Seven billion dollars.

That’s the amount that Intel is going to spend in the US alone on bringing up its 32nm manufacturing process in 2009 and 2010.

These are the fabs Intel is converting to 32nm:

In Oregon Intel has the D1D fab which is already producing 32nm parts, and D1C which is scheduled to start 32nm production at the end of this year. Then two fabs in Arizona: Fab 32 and Fab 11X. Both of them come on line in 2010.

By the end of next year the total investment just to enable 32nm production in the US will be approximately eight billion dollars. In a time where all we hear about are bailouts, cutbacks and recession, this is welcome news.

If anything, Intel should have a renewed focus on competition given that its chief competitor finally woke up. That focus is there. The show must go on. 32nm will happen this year. Let’s talk about how.

The Manufacturing Roadmap
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  • Jovec - Wednesday, February 11, 2009 - link

    Take a look at your Program Menu and tell me what apps today that are not multithreaded would receive serious benefit from being multithreaded? Besides gaming? Single-thread apps do receive benefits from multiple cores in typical usage scenarios because they can be run on a (semi) dedicated core and not interfere with other apps. Reply
  • philosofool - Wednesday, February 11, 2009 - link

    Interesting thought. I'm hoping that with the mainstreaming of the dual core, multi-threaded apps become more common and that the single to dual jump turns out to be the biggest leap. But it's really just a hope on my part, don't know if it will happen.

    Isn't there a multitasking advantage with 4 core machines? Also, once we start ripping 720 and 1080p files, 6 cores is gonna be hot.
    Reply
  • 7Enigma - Thursday, February 12, 2009 - link

    There are definite multitasking advantages with quadcore if you are heavily multitasking (i'd argue tri-core is probably used more effectively currently than that final 4th core). Single to dual, however, was a much greater difference for multitasking on the whole.

    I just don't see the quad-hex jump being more beneficial than quad-juicedquad in this case.
    Reply
  • strikeback03 - Wednesday, February 11, 2009 - link

    Yeah, can't say I'm real happy about the lack of a 32nm quad-core for 1366. If my motherboard supported Penryn I'd probably just buy one of those cheap, getting an SSD, and waiting for Sandy Bridge. Since it doesn't, the decision is more difficult. Probably depends how much business I get this year. Reply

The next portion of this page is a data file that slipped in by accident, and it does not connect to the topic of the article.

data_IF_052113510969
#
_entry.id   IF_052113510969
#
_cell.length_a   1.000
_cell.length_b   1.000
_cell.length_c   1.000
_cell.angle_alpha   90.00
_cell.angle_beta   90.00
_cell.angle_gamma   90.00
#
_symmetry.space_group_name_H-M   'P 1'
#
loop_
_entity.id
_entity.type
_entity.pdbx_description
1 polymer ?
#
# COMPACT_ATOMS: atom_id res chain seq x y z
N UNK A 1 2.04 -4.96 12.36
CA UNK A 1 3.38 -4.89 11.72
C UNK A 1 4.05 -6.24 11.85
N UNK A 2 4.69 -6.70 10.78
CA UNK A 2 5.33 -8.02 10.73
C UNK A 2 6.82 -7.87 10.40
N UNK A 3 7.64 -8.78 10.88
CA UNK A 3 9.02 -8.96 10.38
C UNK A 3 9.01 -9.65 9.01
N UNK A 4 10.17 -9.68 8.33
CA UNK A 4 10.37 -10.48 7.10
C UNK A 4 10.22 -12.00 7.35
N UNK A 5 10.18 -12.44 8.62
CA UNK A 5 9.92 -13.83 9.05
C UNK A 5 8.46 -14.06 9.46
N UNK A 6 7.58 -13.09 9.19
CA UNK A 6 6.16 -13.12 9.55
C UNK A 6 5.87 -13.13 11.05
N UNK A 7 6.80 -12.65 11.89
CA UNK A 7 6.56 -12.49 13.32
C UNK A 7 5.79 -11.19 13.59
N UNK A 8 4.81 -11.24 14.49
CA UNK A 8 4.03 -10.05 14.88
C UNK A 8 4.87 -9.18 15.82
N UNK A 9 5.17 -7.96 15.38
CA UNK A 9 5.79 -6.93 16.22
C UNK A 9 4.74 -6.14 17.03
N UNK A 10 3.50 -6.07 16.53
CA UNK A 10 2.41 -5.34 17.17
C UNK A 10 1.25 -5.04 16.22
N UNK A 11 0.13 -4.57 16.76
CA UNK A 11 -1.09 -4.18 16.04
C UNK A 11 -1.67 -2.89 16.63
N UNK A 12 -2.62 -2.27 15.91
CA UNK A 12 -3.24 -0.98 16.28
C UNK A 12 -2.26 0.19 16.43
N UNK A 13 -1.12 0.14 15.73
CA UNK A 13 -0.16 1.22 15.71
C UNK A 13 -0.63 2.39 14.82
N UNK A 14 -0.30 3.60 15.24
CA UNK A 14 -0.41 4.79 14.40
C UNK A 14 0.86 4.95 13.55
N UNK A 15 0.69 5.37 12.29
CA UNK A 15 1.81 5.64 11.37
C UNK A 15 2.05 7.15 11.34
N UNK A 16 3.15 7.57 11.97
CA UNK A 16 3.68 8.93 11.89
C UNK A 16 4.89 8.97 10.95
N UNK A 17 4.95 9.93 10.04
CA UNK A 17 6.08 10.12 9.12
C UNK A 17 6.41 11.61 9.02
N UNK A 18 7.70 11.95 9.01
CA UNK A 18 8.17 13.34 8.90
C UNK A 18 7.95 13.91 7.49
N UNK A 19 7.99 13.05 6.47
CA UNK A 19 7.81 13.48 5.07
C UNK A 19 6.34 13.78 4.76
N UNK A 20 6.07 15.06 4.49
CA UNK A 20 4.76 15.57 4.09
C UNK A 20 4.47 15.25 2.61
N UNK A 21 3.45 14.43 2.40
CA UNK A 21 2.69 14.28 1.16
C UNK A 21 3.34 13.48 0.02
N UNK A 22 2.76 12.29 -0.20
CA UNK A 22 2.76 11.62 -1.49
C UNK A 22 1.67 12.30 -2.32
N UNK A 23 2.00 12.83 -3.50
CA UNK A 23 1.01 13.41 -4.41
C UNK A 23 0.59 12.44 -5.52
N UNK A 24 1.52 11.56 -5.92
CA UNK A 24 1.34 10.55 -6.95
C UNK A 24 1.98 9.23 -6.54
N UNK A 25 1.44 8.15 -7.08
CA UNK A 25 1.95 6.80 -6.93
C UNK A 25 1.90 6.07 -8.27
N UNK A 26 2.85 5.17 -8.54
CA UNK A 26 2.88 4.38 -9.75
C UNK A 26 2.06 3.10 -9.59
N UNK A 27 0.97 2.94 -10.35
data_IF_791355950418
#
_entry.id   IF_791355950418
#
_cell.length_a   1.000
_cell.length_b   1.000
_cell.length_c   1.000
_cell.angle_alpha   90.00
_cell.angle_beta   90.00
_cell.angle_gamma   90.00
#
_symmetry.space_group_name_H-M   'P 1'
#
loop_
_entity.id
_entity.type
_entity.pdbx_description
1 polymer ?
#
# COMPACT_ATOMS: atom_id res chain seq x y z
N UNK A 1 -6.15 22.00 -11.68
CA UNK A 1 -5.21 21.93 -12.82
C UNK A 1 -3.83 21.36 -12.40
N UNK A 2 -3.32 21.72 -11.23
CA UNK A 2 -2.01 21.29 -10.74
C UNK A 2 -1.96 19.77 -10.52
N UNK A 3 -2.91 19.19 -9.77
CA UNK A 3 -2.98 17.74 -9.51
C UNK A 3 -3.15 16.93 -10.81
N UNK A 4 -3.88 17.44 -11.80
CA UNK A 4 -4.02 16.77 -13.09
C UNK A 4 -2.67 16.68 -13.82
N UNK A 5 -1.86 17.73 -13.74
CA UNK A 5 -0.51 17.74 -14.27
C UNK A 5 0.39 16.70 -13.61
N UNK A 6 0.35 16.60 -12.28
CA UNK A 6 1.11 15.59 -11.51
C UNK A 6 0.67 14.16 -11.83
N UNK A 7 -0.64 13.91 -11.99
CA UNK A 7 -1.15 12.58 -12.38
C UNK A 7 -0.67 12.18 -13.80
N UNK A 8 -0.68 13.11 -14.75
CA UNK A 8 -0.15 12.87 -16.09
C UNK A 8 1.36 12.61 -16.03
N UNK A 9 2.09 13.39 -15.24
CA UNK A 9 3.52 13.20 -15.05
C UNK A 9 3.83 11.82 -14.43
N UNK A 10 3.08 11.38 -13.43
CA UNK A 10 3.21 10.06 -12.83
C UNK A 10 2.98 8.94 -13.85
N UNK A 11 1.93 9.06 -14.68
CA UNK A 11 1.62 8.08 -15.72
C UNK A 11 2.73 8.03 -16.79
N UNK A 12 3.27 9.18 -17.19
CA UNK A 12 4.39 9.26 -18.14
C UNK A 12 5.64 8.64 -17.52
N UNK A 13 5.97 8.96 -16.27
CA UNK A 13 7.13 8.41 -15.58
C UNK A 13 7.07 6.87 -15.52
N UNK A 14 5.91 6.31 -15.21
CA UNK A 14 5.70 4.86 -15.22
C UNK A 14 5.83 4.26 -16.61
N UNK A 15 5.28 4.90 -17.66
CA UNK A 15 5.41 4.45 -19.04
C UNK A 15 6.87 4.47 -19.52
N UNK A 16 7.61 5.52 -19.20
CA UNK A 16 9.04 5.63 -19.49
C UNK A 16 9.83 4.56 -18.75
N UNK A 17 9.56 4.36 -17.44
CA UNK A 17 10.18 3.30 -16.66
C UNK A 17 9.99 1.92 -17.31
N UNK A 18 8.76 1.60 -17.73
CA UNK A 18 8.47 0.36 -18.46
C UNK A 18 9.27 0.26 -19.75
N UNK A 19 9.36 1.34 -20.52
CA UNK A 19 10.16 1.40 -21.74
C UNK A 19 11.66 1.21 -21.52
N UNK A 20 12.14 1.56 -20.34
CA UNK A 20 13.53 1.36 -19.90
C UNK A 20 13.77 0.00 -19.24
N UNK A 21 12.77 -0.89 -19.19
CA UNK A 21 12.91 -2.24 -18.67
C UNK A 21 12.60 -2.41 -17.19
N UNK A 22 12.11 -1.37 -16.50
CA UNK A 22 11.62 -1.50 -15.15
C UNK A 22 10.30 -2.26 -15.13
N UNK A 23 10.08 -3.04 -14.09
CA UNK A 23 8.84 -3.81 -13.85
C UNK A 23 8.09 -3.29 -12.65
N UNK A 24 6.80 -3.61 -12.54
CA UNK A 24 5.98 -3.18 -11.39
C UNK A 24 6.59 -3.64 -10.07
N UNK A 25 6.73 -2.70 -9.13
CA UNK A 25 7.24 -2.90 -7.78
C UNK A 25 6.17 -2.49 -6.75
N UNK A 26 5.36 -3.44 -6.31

• Pakman333 - Wednesday, February 11, 2009 - link

    DailyTech says Lynnfield will come in Q3? Hopefully it will have ECC support.

    Reply
  • iwodo - Wednesday, February 11, 2009 - link

    SSE 4.2 doesn't bring much useful performance to consumers.
    There is no Dual Core Westmere or Nehalem. Not without Intel Sh*test Graphics On Earth.

    No wonder why Unreal Dev and Valve are complaining that Intel GFX is basically Toxic....
    And i cant understand why Anand is excited, Macbook with Intel Graphics all over again?

    And Just before anyone who say Intel Gfx will improve. Please refer to history, from G965 to their X series are so full of Marketing BS.... And never did they delivery what they promised.
    Reply
  • ssj4Gogeta - Wednesday, February 11, 2009 - link

    noone's forcing you to use G45. you can still use discrete gfx cards. Reply
  • Daemyion - Wednesday, February 11, 2009 - link

    Actually, they fully delivered on the marketing. It's just that when Nvidia/ATI delivered products in the same space Intels product looked rubbish. There is nothing wrong with the G45 other than it not being an 9400 or a 790GX. Reply
  • Spoelie - Wednesday, February 11, 2009 - link

    wasn't yonah the first processor out at the 65nm node? if so intel did perform the same stunt earlier, only at 45nm did they not release a laptop version first. Reply
  • IntelUser2000 - Wednesday, February 11, 2009 - link

    No, the Pentium 955XE based on Pentium D was. Reply

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